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After 38 years working in finance for various companies, Wouter Boor was ready for a change. His wife, Emmy, whose background was in nursing and retail, and had been studying theology for several years, was ready, too.

In spring 2017, they heard that an M+Power mission training was scheduled for the Netherlands. They had felt an interest in serving cross-culturally, so they attended the weekend orientation event.

After the training, they were invited to serve for three months in Israel, filling in as leaders at the Jerusalem Church of the Nazarene while the congregation’s pastor couple, Shahade and Annabelle Twal, returned to Europe for missionary home assignment. Home assignment is a time when Nazarene missionaries speak in churches, usually in their home culture, to raise support for and awareness of Nazarene missions.

So at the end of 2017, the Boors reduced their lifestyle and Wouter quit his job.

It was the first time for the Boors to live and work cross-culturally, although they had visited Israel on holidays before.

The Jerusalem church is primarily English speaking, which made it easier for the Dutch couple to serve as summer leaders since they are also fluent in English.

Emmy led the services, including worship. She also swam at a nearby pool two days a week so she could get acquainted with Arabic-speaking women from the neighborhood. Wouter did painting at the church, and also drew on his financial background to help with bookkeeping.  They both preached the gospel two times, which they said was a valuable experience. They visited a local prayer center where they would pray with other Christians. And they took time to visit other Nazarene churches to meet their brothers and sisters.

“We like to see that we are a part of the whole Church of the Nazarene worldwide,” Wouter said.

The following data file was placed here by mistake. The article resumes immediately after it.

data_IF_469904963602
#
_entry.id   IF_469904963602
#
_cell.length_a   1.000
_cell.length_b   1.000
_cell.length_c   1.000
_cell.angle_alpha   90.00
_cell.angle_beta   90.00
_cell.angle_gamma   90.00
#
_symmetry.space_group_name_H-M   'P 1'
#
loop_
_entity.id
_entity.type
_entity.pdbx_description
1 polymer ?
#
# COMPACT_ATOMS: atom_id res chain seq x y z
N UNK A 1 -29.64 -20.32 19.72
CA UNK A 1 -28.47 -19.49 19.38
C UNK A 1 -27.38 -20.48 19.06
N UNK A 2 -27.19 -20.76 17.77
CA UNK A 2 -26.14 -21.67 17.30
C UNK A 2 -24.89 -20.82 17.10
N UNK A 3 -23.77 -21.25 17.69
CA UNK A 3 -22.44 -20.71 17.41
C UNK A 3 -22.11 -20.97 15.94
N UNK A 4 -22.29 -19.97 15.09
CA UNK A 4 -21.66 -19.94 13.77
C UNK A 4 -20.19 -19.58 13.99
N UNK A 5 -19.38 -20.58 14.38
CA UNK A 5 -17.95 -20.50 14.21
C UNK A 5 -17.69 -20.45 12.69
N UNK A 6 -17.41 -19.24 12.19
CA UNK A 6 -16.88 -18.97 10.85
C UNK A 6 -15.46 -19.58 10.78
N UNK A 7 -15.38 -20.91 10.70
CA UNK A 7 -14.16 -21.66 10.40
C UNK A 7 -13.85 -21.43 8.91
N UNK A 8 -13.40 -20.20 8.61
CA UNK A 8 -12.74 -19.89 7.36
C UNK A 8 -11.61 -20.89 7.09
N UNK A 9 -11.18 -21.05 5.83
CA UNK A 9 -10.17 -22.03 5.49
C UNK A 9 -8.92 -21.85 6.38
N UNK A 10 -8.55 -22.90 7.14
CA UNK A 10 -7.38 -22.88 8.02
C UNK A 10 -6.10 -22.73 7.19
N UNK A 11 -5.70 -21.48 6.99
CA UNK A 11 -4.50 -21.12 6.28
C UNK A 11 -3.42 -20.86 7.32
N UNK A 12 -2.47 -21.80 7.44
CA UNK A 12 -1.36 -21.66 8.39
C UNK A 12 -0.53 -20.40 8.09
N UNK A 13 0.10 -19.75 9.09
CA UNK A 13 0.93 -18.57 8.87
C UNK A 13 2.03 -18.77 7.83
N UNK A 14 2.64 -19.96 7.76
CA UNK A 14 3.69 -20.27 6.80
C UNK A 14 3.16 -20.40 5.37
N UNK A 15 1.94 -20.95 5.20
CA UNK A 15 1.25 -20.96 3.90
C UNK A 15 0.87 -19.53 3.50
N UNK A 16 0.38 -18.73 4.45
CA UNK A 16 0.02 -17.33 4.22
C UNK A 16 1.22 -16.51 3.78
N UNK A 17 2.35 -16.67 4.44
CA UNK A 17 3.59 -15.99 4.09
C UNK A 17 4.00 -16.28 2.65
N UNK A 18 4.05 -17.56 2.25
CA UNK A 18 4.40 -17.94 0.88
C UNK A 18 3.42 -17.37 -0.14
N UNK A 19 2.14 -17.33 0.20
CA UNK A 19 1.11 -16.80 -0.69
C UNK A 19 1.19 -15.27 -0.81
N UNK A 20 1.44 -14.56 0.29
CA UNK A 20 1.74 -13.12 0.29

Being involved with Nazarene missions reinforced their understanding of what missionaries do, which can sometimes be a broad range of tasks and activities.

“If you look here at the small church, they have to do everything from changing the light bulbs to preaching and paying the bills. It’s a really all-around thing you need to do as a missionary. It’s not a one-person job,” Wouter said, adding they recognized how important it is that the Twals encourage members of the congregation to be involved in the work of the church throughout the week.

One of Emmy’s favorite moments was when the worship team was leading the singing during the weekly service, and a whole group of English students who were studying in the neighborhood wandered in and filled up the sanctuary.

“It was a very good feeling to see that the church was full of people. You feel glad that you have so many people. Still more people! Oh, where are they coming from? You are surprised that God brings people together.”

Wouter said one of his most memorable experiences was a cultural one: when getting a haircut, the hairdresser put a lighter next to his ears to burn away some of the hair.

“That is not done in Europe,” he said, laughing. “You have to say, ‘OK, do it,’ and hope that he understands when you say it needs to be a little bit shorter. He did a good job by the way.”

Because Wouter and Emmy had always had separate jobs, working together was a new experience they enjoyed.

“Instead of just living together, you start working together,” Wouter said. “That’s a different set of things. We also were able to manage that — what’s happening and talk it out. These are also the good things that help our marriage and ourselves for the future.”

The couple is open to another M+Power assignment, perhaps again filling in for missionaries who are gone for home assignment. Wouter said that their combination of skills and experiences would allow them to provide support in a number of areas, from organizing, finance, office work, leading worship and preaching.

“We said to each other, ‘Maybe there are more missionaries that want to go on home assignment and then we can take over a few weeks of their work,” Emmy said.

This has previously been published in the November 2018 edition of Where Worlds Meet.

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